The use of physical attributes that express ownership such as fences, signage, landscaping, lighting, pavement designs, etc. Defined property lines and clear distinctions between private and public spaces are examples of the application of territoriality. Territoriality can be seen in gateways into a community or neighborhood. It employs design elements such as sidewalks, fences, landscaping, and porches to help distinguish between public and private areas. Helps users exhibit signs of “ownership” that send “hands off” messages to would-be offenders.
Territorial reinforcement promotes social control through increased definition of space and improved proprietary concern. An environment designed to clearly delineate private space does two things. First, it creates a sense of ownership. Owners have a vested interest and are more likely to challenge intruders or report them to the police. Second, the sense of owned space creates an environment where "strangers" or "intruders" stand out and are more easily identified. By using buildings, fences, pavement, signs, lighting and landscape to express ownership and define public, semi-public and private space, natural territorial reinforcement occurs.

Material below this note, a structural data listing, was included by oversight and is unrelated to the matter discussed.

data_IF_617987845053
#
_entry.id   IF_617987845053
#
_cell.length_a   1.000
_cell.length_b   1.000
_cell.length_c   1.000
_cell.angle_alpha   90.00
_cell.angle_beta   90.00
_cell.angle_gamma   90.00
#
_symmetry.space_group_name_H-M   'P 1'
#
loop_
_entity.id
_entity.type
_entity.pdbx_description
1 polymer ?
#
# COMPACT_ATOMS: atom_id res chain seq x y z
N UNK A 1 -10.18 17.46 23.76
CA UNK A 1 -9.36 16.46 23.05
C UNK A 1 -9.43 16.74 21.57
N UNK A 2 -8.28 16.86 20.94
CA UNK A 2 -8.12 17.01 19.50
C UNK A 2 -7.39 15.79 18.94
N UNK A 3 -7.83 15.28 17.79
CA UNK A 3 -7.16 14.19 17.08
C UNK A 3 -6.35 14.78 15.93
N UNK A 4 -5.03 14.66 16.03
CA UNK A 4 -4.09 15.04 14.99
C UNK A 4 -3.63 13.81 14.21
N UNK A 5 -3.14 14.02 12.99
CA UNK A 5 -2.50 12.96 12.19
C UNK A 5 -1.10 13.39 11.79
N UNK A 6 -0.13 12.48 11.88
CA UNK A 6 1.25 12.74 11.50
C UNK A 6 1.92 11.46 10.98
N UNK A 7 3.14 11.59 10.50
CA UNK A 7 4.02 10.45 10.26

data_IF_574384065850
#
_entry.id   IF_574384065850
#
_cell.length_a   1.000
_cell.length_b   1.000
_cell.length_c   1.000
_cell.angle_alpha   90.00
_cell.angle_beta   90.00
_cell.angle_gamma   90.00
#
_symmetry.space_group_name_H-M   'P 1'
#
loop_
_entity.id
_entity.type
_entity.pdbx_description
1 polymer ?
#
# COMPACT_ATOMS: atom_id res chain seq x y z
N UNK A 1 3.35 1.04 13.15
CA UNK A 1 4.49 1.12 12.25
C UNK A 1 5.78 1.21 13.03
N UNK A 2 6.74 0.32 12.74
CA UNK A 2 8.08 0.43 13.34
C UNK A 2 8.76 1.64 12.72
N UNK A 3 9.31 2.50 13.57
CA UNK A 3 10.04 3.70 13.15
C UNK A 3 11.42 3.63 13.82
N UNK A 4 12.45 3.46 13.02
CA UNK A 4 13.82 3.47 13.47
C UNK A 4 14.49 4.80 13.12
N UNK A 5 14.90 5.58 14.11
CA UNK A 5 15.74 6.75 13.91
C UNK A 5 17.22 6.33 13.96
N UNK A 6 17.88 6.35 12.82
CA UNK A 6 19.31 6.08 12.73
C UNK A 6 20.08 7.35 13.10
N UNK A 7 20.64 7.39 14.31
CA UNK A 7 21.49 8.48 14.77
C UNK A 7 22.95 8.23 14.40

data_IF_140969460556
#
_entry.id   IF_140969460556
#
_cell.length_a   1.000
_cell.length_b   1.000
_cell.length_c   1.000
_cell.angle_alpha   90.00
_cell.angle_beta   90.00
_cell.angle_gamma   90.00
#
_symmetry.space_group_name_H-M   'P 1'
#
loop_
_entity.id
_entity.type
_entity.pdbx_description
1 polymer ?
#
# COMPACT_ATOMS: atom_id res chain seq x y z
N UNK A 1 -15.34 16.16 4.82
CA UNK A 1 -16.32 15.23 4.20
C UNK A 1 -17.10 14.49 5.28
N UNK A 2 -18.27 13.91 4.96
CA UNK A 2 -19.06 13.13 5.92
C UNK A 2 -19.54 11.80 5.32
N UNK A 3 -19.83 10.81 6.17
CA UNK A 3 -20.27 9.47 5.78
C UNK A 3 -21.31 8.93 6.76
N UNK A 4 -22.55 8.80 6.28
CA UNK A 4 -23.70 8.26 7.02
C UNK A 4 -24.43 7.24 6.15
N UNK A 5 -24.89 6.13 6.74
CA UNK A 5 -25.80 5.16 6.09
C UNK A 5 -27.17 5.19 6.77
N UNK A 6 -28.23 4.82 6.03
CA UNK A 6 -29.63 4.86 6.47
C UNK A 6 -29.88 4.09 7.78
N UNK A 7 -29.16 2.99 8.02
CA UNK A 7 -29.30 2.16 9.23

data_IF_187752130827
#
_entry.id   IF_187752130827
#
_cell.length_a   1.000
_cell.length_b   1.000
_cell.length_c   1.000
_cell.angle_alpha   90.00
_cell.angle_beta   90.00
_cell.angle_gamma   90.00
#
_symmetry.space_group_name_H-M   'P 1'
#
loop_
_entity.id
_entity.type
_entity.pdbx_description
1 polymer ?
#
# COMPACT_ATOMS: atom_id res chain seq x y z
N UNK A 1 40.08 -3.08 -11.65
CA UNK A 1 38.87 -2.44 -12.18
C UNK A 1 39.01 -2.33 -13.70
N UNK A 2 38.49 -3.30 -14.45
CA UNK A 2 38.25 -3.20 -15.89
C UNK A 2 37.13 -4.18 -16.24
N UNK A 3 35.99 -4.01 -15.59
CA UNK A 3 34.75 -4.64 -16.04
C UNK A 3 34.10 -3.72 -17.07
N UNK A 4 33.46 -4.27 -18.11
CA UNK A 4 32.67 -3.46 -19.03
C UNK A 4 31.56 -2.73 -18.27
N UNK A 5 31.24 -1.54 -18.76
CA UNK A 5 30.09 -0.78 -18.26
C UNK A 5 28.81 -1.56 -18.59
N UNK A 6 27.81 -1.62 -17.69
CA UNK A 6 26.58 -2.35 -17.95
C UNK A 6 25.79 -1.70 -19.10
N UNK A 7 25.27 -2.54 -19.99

- Define public and private land use areas and ownership boundaries clearly.
- Create sub-neighborhoods to engender local character areas.
- Plan and design communities with supporting facilities and land uses.
- Clearly define private ownership by structures and surface materials.
- Avoid ambiguity of ownership and responsibility.
- Maintained premises and landscaping such that it communicates an attentive person is occupying the space.
- Restrict private activities to defined private areas.
- Display security system signs or stickers at entry points of buildings, near doors and windows.
- Avoid razor-wire fence topping, as it communicates the absence of a physical presence and a reduced risk of being detected.
- Placing amenities such as seating or refreshments in common areas in a commercial or institutional setting helps to attract larger numbers of desired users.
- Scheduling activities in common areas increases proper use, attracts more people and increases the perception that these areas are controlled.
Territorial reinforcement measures make the normal user feel safe and make the potential offender aware of a substantial risk of apprehension or scrutiny.